As Sudan awaits the International Criminal Court's decision on whether to issue an arrest warrant for President Omar al-Bashir, the government has resumed bombing attacks against rebel groups in the western region of Darfur.
Last November, President Bashir announced a unilateral ceasefire in the government's fight against rebel groups in Darfur. But a week ago, rebels said the government had resumed bombing raids in the region.
Sudan's military confirmed Wednesday it had conducted air raids on rebels from the Justice and Equality Movement around the town of Muhajiriya in South Darfur.
The rebel group's Ireland-based head of Training and Strategic Planning, Abdullahi El-Tom, said that the attacks are continuing
"Over the past weeks there have been sporadic attacks without following any clear pattern. Because they seem to cover the whole of Darfur, parts of north Darfur as well as south Darfur, and it is not confined to areas where JEM forces are available," he said. "Today there have been some sort of major engagements, they were attacked by forces from the government, aided also by members of Mini Minnawi's forces and JEM splinters."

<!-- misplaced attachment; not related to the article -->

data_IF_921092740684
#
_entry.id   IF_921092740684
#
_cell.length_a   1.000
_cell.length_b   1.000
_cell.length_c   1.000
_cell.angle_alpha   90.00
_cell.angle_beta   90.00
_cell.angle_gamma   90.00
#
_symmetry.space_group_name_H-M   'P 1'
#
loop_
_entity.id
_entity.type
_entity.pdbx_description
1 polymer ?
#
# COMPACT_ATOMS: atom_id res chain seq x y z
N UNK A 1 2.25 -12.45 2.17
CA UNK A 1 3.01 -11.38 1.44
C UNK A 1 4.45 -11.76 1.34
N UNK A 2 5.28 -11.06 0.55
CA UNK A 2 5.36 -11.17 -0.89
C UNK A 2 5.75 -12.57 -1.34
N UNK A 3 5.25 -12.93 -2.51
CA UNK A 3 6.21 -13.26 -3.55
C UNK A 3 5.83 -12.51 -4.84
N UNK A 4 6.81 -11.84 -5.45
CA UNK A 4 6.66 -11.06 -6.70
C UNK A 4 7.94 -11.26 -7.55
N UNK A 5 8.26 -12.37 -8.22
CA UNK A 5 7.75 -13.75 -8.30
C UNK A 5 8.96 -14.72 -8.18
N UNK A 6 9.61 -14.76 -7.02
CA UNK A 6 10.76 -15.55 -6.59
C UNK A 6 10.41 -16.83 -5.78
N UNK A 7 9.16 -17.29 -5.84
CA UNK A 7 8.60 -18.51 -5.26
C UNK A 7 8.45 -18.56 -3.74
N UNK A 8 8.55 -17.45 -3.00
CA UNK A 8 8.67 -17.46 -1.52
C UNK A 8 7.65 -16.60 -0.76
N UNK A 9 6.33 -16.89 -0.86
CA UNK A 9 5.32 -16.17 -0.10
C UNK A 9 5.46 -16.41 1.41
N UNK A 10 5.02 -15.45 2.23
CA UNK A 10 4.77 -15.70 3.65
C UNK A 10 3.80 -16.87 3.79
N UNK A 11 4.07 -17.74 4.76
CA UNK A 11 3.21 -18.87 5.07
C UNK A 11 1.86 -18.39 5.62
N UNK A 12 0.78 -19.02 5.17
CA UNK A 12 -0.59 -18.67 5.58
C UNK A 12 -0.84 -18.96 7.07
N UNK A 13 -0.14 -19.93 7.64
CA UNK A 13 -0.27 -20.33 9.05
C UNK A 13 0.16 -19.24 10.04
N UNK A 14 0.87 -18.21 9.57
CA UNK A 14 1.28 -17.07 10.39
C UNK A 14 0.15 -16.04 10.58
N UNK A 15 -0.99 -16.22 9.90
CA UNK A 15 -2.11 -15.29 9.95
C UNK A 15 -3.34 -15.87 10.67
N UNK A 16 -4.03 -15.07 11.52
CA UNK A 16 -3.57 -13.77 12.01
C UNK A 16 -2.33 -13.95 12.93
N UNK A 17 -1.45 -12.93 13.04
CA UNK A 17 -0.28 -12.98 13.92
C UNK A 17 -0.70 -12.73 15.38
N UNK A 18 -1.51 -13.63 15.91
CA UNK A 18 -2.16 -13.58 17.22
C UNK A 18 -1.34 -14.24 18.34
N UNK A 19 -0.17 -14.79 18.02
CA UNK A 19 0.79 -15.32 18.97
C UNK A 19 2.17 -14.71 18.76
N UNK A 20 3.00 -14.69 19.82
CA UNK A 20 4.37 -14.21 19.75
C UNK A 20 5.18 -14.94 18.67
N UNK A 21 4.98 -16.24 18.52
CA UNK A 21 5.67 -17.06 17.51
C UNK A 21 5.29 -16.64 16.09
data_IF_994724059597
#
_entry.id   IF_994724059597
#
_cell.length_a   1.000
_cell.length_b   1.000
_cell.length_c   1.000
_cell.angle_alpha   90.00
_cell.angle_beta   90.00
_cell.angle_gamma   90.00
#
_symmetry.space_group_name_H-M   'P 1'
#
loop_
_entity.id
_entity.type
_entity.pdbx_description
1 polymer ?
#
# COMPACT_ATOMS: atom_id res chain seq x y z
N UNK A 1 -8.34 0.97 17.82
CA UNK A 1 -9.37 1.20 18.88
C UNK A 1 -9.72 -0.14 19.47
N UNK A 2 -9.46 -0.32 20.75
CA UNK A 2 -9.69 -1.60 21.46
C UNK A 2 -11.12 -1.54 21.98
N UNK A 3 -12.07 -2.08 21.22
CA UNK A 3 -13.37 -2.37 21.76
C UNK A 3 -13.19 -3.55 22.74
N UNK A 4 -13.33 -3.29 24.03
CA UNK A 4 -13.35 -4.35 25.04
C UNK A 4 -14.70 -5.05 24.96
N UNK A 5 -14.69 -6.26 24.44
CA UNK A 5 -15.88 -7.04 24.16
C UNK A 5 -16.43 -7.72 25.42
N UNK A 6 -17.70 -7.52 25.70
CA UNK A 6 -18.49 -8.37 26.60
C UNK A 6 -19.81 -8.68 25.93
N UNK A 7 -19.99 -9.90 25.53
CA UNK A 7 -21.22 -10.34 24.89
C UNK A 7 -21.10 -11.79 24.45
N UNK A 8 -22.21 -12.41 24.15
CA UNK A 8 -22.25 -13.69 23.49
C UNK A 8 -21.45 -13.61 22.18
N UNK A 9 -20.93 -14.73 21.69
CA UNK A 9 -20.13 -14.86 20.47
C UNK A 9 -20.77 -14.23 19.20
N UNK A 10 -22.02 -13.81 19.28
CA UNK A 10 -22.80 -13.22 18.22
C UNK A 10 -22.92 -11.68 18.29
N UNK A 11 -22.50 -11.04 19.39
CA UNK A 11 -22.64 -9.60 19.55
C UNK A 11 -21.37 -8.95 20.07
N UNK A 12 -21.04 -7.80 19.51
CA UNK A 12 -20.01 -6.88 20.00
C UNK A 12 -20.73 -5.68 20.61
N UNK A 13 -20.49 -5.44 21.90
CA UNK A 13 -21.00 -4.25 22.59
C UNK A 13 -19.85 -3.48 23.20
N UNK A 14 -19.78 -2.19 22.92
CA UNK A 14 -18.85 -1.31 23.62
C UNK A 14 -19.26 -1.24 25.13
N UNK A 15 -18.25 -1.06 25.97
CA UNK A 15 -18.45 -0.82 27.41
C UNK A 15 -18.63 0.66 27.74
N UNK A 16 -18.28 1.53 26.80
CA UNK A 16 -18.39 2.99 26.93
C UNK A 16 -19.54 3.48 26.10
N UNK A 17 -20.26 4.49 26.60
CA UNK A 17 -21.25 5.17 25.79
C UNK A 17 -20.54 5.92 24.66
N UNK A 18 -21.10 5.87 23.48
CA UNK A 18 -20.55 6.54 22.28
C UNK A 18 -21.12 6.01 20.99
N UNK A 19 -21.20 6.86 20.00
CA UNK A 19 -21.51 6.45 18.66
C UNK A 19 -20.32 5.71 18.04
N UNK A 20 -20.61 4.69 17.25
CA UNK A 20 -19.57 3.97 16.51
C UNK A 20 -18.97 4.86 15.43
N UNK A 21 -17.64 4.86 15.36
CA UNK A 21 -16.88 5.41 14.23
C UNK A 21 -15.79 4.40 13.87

No deaths have been reported from the bombings.
Tensions are high in Khartoum as an announcement is expected soon from the International Criminal Court in the Hague on whether it will agree to a request by the court's chief prosecutor for an arrest warrant for President Omar al-Bashir, on charges of war crimes, crimes against humanity, and genocide committed in the Darfur conflict. El-Tom says this may be a cause of the renewed bombing.
"It seems that the government wants to send a signal to the international community that they can destabilize the whole area if the indictment of Bashir is to go ahead, I cannot see an explanation other than that," said El-Tom.
Late Wednesday, prominent opposition leader Hassan al-Turabi was arrested in Khartoum. Turabi heads the opposition Popular Congress Party, and is a former ally of the ruling National Congress Party who helped bring President Bashir to power.
But Turabi has grown increasingly critical of the regime in recent years and earlier this week called for President Bashir to surrender to the ICC.
With the exception of Turabi, the leaders of Sudan's main political parties have, at least publicly, lined up in opposition to a warrant for President Bashir.
Turabi was briefly detained last year when he was accused of collaborating with an attack by the Justice and Equality Movement on Khartoum.
Also Wednesday, U.S. military aircraft began transporting equipment for the U.N. peacekeeping mission in Darfur from Rwanda to Sudan.
According to the United Nations up to 300,000 people have been killed in the Darfur conflict since 2003, and about 2.5 million displaced.